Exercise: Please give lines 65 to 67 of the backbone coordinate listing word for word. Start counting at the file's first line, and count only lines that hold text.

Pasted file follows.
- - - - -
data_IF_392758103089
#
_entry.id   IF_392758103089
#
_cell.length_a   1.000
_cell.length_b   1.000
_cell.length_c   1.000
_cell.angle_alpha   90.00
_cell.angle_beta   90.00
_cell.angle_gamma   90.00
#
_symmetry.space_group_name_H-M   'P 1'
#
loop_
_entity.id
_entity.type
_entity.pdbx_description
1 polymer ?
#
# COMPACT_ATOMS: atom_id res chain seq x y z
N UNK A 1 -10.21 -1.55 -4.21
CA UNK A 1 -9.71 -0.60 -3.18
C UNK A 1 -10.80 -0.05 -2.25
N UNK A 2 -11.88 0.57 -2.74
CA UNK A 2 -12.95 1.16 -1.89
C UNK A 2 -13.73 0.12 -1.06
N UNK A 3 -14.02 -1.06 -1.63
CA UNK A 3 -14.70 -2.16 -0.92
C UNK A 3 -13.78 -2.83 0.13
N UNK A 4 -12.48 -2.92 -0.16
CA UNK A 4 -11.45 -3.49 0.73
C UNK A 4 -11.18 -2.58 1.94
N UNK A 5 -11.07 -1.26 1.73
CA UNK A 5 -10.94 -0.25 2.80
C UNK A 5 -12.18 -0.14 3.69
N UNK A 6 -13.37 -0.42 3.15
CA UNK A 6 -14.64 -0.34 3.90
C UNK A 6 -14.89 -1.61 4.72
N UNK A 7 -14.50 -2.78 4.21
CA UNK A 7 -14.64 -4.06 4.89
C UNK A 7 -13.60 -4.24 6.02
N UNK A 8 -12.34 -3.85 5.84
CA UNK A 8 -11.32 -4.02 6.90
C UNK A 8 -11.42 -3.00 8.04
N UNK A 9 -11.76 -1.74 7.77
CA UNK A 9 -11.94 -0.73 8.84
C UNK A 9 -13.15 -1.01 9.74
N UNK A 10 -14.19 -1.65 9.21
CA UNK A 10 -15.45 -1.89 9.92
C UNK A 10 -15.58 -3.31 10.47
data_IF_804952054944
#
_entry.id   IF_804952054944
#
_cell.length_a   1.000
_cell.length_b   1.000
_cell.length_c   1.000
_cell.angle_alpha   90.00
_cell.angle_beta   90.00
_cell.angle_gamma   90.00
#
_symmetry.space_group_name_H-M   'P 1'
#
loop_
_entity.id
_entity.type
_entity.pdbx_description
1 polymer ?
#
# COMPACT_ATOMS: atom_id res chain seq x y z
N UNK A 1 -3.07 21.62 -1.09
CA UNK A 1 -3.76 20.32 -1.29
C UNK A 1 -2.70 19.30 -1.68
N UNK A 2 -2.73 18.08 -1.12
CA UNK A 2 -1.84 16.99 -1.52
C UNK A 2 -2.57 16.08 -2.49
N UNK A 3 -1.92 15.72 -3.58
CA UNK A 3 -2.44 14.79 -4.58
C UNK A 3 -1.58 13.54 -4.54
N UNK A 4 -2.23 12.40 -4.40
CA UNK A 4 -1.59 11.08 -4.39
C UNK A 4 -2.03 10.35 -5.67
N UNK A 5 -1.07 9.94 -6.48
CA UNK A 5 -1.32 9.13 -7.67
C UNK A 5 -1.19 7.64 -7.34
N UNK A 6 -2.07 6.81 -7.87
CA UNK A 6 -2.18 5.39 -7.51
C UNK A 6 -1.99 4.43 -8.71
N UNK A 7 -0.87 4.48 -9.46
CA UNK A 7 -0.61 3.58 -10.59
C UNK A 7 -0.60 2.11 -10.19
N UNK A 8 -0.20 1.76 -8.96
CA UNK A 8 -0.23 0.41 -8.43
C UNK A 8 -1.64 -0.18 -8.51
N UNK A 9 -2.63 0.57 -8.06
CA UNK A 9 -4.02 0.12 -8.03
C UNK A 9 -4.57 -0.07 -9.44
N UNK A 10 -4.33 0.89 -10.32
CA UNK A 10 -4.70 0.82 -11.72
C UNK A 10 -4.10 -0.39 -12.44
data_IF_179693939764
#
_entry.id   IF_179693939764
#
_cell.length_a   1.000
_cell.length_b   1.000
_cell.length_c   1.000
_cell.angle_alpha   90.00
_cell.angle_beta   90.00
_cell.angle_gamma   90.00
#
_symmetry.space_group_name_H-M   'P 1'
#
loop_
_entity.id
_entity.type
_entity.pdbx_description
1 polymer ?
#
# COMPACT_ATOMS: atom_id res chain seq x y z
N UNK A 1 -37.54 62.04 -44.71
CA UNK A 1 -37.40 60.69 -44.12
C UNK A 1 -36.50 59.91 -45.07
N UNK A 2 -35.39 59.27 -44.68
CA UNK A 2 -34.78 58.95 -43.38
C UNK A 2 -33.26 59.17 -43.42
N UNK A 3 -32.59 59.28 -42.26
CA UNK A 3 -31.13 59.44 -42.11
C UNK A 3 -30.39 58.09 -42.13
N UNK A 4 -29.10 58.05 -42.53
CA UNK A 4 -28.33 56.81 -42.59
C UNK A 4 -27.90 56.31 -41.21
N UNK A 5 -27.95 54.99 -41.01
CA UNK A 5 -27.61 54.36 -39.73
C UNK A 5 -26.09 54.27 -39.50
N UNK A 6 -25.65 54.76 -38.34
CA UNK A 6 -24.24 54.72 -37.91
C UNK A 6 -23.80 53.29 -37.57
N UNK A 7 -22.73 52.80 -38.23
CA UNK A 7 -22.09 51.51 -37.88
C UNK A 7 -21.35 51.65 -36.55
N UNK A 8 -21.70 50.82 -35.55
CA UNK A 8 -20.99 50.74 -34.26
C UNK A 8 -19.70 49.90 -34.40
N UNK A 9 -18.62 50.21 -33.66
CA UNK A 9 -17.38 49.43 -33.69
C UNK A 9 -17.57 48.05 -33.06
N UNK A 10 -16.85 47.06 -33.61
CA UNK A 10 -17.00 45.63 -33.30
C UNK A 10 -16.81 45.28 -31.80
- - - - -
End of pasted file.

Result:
_entity.id
_entity.type
_entity.pdbx_description